It’s Spring Break this week, and I’m on a serious cleaning kick. With a cross-state move coming up in less than four months, it’s all about minimization. Clothing, papers, kitchen gadgets, toiletries–anything superfluous has been trashed or donated to Goodwill. My cupboards and closets look downright bare, like I should toss them a towel for modesty.
My inspiration is this book: The Life-Changing Magic of Tidying Up.
Author Marie Kondo is an organizational consultant in Japan. Her philosophy is about surrounding yourself with things that “spark joy,” and aggressively purging anything that doesn’t. As someone who tends to hold on to things for overly logical reasons–“Oh, I couldn’t possibly donate that sweater I never wear, it was too expensive”–I found her approach strangely freeing. Gather all your things together and look at them one by one. If you don’t love it, thank it for serving a purpose in your life and let it go. It may sound corny, but I thanked that sweater for teaching me that the color grey makes me look like a corpse, and tossed it in the donation bag with no regrets. Magic, indeed.
As I trimmed my closet down to the essentials, I discovered that I had way more clothing than I actually needed. Two years ago I agonized over creating the perfect MBA wardrobe, and then only wore about half of it on a regular basis. If I had a time machine I would go back and teach my two-years-younger self a few things.
- Fit is everything. B-school students are placed in all sorts of agonizing situations on a daily basis, so we need all the confidence we can get. Don’t buy anything that doesn’t fit you like a glove, or be sure to get it custom tailored. I bought nice things that I never wore simply because they didn’t fit me well.
- Don’t be afraid of color. In a sea of grey, navy, and black, a pop of pink or green makes a big statement. Keep your suits neutral and then your blouses can be as wild as you are comfortable with.
- Dresses. This one surprised me, because I was never a dress-wearing gal before business school. But after months of living in androgynous trousers and jackets, it felt nice to be a little feminine. Dresses are versatile (pair with a jacket for business professional or a sweater for business casual), comfortable, and let’s face it, kinda hot. Plus they’re super fun to shop for.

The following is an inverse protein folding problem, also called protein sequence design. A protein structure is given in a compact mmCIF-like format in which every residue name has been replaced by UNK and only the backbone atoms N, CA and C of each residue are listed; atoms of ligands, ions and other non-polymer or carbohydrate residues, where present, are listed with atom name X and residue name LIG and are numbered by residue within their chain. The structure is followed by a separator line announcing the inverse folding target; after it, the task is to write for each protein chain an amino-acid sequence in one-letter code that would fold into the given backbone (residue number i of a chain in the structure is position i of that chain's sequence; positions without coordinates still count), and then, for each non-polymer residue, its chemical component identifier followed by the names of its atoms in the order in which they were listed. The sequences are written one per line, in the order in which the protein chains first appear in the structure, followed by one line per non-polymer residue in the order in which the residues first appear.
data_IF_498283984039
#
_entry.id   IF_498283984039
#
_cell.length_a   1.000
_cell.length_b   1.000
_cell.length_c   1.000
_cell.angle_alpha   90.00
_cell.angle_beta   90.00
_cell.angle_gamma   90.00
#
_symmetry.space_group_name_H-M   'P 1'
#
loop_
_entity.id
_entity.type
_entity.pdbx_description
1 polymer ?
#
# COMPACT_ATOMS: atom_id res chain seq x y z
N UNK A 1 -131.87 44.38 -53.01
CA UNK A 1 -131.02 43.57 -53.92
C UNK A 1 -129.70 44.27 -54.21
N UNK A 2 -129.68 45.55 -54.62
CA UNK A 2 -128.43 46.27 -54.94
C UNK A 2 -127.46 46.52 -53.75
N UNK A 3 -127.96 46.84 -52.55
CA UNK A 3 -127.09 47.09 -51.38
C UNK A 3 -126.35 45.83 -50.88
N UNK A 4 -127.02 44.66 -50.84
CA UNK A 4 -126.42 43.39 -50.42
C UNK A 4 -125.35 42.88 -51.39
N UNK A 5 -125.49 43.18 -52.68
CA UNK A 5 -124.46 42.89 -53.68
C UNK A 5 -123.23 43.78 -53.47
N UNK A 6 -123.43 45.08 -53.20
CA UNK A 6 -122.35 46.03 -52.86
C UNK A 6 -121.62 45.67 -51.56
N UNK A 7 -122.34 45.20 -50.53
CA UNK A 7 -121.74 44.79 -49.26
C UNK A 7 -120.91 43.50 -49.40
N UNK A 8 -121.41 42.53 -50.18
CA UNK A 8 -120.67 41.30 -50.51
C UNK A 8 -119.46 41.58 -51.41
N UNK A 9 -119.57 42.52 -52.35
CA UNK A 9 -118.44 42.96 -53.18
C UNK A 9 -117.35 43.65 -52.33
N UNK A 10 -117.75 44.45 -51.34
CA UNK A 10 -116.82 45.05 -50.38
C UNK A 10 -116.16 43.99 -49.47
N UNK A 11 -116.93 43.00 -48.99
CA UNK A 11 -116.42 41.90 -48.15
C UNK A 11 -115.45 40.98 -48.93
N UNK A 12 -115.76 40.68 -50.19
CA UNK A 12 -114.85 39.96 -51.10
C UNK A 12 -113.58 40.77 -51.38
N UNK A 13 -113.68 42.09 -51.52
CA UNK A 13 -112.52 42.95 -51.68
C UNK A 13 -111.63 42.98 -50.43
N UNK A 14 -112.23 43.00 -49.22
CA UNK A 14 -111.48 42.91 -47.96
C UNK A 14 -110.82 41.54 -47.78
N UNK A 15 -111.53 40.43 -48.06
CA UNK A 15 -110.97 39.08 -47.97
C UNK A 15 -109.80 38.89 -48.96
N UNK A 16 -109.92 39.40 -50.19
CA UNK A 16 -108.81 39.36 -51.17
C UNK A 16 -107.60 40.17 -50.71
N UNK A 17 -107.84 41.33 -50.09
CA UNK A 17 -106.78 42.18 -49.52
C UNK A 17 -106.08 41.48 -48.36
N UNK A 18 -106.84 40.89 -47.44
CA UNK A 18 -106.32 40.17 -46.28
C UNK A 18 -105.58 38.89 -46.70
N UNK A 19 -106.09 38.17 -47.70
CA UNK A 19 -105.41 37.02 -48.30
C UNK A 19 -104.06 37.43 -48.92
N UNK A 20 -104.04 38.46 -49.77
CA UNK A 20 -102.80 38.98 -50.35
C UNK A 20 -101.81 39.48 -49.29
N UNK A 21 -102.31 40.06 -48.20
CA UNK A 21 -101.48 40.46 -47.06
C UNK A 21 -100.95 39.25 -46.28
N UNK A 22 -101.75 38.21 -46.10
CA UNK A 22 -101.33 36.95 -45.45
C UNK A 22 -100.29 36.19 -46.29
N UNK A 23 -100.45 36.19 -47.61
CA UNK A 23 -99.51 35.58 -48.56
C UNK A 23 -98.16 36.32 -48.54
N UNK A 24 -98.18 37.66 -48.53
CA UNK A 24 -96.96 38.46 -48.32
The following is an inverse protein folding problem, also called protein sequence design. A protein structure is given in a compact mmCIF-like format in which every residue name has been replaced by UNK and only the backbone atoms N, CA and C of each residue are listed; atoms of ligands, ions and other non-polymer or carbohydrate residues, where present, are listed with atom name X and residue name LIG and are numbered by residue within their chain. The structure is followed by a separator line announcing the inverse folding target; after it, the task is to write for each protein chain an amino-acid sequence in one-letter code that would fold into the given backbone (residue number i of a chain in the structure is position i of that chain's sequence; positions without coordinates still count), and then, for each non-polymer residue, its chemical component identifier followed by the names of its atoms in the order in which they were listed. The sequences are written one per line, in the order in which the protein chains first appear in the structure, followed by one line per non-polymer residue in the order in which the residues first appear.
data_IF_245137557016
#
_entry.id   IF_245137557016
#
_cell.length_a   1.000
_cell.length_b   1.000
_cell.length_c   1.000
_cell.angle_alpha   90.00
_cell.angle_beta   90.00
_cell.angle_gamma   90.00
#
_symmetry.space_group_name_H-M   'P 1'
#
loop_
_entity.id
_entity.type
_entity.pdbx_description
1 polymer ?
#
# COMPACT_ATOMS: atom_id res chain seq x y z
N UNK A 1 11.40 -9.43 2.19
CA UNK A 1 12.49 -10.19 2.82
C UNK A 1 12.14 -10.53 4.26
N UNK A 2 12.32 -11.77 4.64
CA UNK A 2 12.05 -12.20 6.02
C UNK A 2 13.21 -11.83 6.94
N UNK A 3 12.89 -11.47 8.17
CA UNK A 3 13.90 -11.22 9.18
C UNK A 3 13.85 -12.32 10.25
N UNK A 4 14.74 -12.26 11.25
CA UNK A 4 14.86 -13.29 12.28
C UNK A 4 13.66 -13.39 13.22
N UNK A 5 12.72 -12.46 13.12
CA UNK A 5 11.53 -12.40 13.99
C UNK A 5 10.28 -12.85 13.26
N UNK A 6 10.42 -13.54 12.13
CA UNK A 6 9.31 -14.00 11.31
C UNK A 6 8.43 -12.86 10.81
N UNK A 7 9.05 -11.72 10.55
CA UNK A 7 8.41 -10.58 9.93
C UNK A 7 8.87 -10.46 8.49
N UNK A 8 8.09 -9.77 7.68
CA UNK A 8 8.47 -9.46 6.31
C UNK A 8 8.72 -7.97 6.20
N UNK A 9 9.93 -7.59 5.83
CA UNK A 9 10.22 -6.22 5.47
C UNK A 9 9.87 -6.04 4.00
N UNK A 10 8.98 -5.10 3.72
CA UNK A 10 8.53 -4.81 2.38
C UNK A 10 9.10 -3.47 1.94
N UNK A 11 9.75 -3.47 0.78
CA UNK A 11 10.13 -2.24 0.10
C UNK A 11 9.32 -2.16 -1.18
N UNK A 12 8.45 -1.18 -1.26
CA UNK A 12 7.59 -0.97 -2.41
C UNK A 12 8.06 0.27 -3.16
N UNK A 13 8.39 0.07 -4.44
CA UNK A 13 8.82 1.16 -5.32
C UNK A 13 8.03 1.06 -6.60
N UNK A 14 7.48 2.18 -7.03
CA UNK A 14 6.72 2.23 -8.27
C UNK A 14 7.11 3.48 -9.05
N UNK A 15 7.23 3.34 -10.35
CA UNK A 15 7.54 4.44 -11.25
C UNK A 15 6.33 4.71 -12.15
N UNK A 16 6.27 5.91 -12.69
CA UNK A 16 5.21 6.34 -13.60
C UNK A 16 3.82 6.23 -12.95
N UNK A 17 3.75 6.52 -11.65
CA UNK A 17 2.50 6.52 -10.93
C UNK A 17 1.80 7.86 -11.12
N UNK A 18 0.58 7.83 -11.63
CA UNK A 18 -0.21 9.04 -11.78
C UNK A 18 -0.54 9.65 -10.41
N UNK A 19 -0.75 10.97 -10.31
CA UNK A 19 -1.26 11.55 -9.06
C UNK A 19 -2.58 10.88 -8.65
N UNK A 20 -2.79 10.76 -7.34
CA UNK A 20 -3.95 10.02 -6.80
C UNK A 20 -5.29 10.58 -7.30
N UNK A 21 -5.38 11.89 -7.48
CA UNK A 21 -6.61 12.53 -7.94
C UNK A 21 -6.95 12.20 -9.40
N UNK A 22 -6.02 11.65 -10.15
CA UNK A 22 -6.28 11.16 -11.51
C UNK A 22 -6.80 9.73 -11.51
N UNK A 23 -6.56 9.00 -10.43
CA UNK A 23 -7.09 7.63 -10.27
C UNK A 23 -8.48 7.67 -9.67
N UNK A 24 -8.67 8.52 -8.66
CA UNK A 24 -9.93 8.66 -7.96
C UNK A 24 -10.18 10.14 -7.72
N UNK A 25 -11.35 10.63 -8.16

- Pantyhose. Hey, if it’s good enough for Kate Middleton, it’s good enough for me. Pantyhose makes your legs look smooth, keeps you warm in air-conditioned rooms, and covers for you when you don’t have time to shave. Truly a lady’s best friend.
- OMG, Sweaters. Maybe this is just me, but I am always cold. Air conditioners turn on full blast and tiny drafts turn into arctic gusts when I enter a room. So needless to say, I bring a sweater to school every day.
- Only wear shoes that make your feet sigh with delight. If women ran the world, all networking events would be conducted sitting while admiring each other’s cute five inch heels. Unfortunately b-school demands a lot of standing and walking, so wear the most comfortable shoes you can find. If they give you blisters or slide off your heels or pinch your toes, kindly thank them for their service and let them go.
- The rest of your wardrobe is fine. While professional clothing is important for business school, you’re actually going to be wearing normal clothes about 90% of the time. Don’t go overboard.
- You only need the following: 2 suits (one black, one grey), 4 blouses, 3 cardigans, 2 pairs of heels (1 black, 1 nude), 1 pair of boots, 2 pairs of pantyhose, 1 purse large enough to hold a padfolio, and as many dresses as you can justify.
There you go, two-years-younger self. Everything you need to know about dressing for success. You’ll thank me later.